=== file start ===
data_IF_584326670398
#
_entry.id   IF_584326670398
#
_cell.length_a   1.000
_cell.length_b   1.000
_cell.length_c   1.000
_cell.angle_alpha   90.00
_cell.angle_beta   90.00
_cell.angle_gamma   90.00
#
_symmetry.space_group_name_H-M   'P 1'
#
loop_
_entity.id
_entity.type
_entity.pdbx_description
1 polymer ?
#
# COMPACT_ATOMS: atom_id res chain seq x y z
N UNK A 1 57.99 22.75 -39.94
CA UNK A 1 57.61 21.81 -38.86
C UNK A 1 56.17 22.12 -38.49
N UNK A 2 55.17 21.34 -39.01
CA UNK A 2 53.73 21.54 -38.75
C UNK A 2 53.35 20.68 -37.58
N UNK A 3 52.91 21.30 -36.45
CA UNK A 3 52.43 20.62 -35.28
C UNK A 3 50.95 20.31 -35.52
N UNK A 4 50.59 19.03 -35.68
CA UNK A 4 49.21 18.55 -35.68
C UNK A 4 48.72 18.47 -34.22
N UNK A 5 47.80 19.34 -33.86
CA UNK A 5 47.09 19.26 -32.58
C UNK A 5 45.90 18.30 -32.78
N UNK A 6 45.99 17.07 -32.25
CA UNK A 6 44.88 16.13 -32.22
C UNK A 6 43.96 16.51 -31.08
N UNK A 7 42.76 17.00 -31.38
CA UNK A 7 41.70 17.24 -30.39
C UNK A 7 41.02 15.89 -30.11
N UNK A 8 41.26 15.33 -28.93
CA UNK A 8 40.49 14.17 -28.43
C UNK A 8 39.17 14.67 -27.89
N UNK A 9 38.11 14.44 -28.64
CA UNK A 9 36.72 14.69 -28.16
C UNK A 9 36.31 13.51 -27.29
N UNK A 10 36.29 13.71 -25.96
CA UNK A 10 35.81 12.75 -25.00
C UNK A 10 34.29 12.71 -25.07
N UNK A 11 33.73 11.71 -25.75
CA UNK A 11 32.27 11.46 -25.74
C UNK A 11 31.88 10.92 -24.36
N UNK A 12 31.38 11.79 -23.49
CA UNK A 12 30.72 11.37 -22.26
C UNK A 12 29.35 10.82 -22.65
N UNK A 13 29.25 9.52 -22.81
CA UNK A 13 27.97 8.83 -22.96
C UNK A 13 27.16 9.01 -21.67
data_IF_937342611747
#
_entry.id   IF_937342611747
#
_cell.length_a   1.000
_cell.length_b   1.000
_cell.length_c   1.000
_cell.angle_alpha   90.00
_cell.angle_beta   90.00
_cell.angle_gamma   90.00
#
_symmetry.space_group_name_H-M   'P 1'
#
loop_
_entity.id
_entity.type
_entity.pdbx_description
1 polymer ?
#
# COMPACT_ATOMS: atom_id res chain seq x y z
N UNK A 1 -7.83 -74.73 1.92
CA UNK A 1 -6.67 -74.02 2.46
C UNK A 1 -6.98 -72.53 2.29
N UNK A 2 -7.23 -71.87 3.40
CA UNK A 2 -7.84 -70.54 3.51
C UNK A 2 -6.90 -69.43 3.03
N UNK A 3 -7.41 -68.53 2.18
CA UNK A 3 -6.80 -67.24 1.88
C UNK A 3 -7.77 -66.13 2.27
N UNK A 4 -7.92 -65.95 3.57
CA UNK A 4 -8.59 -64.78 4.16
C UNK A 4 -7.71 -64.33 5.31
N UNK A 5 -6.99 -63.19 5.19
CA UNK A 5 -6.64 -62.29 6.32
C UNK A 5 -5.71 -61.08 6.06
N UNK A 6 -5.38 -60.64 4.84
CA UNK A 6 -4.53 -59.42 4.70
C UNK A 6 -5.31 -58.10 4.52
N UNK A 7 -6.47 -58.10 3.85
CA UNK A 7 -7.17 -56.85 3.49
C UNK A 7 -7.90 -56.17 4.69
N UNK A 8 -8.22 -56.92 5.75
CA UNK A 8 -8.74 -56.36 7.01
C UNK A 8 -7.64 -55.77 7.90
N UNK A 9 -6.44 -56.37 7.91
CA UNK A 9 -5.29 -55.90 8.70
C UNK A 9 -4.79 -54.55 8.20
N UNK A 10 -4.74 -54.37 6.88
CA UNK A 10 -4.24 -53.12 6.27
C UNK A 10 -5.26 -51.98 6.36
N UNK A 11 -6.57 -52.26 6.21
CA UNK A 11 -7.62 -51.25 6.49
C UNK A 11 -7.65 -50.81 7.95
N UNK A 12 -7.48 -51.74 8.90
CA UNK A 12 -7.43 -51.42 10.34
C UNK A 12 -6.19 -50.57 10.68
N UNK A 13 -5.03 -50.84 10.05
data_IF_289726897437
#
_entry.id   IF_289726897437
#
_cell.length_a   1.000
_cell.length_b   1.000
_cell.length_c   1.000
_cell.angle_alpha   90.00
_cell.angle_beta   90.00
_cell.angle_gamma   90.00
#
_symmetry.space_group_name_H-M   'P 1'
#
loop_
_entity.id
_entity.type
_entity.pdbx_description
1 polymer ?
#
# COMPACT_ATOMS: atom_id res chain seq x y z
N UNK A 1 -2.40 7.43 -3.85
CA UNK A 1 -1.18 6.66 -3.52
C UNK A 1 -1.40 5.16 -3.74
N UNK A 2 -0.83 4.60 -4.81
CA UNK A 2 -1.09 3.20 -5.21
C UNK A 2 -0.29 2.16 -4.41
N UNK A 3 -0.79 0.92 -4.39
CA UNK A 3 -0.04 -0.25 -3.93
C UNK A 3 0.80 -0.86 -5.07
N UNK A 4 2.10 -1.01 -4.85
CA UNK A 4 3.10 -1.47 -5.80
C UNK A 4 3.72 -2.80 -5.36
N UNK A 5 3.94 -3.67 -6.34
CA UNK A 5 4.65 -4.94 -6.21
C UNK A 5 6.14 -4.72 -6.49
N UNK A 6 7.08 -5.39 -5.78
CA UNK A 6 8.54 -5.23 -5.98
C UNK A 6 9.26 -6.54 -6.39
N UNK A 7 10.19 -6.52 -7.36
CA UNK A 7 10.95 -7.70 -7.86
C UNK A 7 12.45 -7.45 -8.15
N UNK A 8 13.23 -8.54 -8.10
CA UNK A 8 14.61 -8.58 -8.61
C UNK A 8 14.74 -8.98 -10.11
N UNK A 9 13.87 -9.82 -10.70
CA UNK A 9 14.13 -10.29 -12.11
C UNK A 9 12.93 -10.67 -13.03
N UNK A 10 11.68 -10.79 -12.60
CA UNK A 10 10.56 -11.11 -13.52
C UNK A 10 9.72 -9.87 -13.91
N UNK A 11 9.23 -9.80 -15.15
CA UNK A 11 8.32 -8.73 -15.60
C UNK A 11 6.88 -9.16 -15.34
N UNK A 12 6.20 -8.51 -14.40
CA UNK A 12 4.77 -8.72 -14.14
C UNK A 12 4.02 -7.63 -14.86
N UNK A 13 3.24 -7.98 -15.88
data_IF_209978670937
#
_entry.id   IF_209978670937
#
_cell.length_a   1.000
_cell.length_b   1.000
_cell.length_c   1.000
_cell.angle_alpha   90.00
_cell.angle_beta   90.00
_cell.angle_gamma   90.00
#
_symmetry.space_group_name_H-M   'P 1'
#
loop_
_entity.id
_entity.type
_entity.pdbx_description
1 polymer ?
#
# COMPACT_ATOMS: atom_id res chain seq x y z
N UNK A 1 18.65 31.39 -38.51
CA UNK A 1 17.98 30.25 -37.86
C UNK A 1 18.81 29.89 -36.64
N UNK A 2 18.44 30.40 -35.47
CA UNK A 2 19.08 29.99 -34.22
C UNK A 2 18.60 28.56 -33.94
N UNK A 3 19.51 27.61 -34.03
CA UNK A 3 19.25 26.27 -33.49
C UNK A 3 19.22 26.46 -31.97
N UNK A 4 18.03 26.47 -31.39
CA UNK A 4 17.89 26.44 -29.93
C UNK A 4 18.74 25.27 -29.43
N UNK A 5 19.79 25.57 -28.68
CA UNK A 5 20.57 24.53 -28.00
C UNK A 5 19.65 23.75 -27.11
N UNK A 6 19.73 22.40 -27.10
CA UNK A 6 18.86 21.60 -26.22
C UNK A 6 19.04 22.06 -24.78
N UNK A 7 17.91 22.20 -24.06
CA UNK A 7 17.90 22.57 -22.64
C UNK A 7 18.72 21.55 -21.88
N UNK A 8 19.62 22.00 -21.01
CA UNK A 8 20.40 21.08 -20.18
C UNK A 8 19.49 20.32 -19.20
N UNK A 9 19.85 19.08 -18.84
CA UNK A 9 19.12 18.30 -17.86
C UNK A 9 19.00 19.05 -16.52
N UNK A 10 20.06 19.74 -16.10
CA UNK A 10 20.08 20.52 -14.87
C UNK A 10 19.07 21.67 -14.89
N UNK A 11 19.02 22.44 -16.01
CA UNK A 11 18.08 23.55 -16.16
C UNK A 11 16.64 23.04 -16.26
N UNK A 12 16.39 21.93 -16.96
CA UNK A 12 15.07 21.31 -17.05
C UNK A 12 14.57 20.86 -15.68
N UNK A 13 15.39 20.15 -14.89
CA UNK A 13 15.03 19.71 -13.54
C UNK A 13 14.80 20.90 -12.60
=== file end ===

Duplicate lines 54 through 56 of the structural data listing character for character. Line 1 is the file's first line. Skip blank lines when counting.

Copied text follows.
N UNK A 12 31.38 11.79 -23.49
CA UNK A 12 30.72 11.37 -22.26
C UNK A 12 29.35 10.82 -22.65